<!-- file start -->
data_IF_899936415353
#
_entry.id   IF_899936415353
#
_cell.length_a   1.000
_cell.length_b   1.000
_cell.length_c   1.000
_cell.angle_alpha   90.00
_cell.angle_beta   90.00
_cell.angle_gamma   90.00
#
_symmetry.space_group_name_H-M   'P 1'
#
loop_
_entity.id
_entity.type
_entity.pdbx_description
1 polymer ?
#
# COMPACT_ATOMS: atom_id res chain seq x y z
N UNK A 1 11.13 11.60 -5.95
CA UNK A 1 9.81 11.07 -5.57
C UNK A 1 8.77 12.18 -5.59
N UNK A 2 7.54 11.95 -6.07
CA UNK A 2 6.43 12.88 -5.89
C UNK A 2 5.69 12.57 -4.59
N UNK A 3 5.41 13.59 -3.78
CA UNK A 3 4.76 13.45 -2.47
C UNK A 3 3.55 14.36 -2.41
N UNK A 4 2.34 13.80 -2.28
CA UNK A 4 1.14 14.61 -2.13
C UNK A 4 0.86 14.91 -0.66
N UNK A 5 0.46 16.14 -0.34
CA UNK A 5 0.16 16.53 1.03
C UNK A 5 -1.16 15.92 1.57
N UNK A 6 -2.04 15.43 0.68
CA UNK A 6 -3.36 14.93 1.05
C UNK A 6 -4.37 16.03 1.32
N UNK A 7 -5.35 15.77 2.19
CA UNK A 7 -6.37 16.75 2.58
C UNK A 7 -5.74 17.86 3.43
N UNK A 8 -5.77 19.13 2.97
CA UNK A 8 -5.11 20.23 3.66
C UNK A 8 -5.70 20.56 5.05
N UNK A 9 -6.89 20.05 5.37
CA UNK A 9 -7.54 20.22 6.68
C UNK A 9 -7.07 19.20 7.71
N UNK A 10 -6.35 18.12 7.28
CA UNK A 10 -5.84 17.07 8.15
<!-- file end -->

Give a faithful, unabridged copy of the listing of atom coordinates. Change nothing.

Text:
data_IF_899936415353
#
_entry.id   IF_899936415353
#
_cell.length_a   1.000
_cell.length_b   1.000
_cell.length_c   1.000
_cell.angle_alpha   90.00
_cell.angle_beta   90.00
_cell.angle_gamma   90.00
#
_symmetry.space_group_name_H-M   'P 1'
#
loop_
_entity.id
_entity.type
_entity.pdbx_description
1 polymer ?
#
# COMPACT_ATOMS: atom_id res chain seq x y z
N UNK A 1 11.13 11.60 -5.95
CA UNK A 1 9.81 11.07 -5.57
C UNK A 1 8.77 12.18 -5.59
N UNK A 2 7.54 11.95 -6.07
CA UNK A 2 6.43 12.88 -5.89
C UNK A 2 5.69 12.57 -4.59
N UNK A 3 5.41 13.59 -3.78
CA UNK A 3 4.76 13.45 -2.47
C UNK A 3 3.55 14.36 -2.41
N UNK A 4 2.34 13.80 -2.28
CA UNK A 4 1.14 14.61 -2.13
C UNK A 4 0.86 14.91 -0.66
N UNK A 5 0.46 16.14 -0.34
CA UNK A 5 0.16 16.53 1.03
C UNK A 5 -1.16 15.92 1.57
N UNK A 6 -2.04 15.43 0.68
CA UNK A 6 -3.36 14.93 1.05
C UNK A 6 -4.37 16.03 1.32
N UNK A 7 -5.35 15.77 2.19
CA UNK A 7 -6.37 16.75 2.58
C UNK A 7 -5.74 17.86 3.43
N UNK A 8 -5.77 19.13 2.97
CA UNK A 8 -5.11 20.23 3.66
C UNK A 8 -5.70 20.56 5.05
N UNK A 9 -6.89 20.05 5.37
CA UNK A 9 -7.54 20.22 6.68
C UNK A 9 -7.07 19.20 7.71
N UNK A 10 -6.35 18.12 7.28
CA UNK A 10 -5.84 17.07 8.15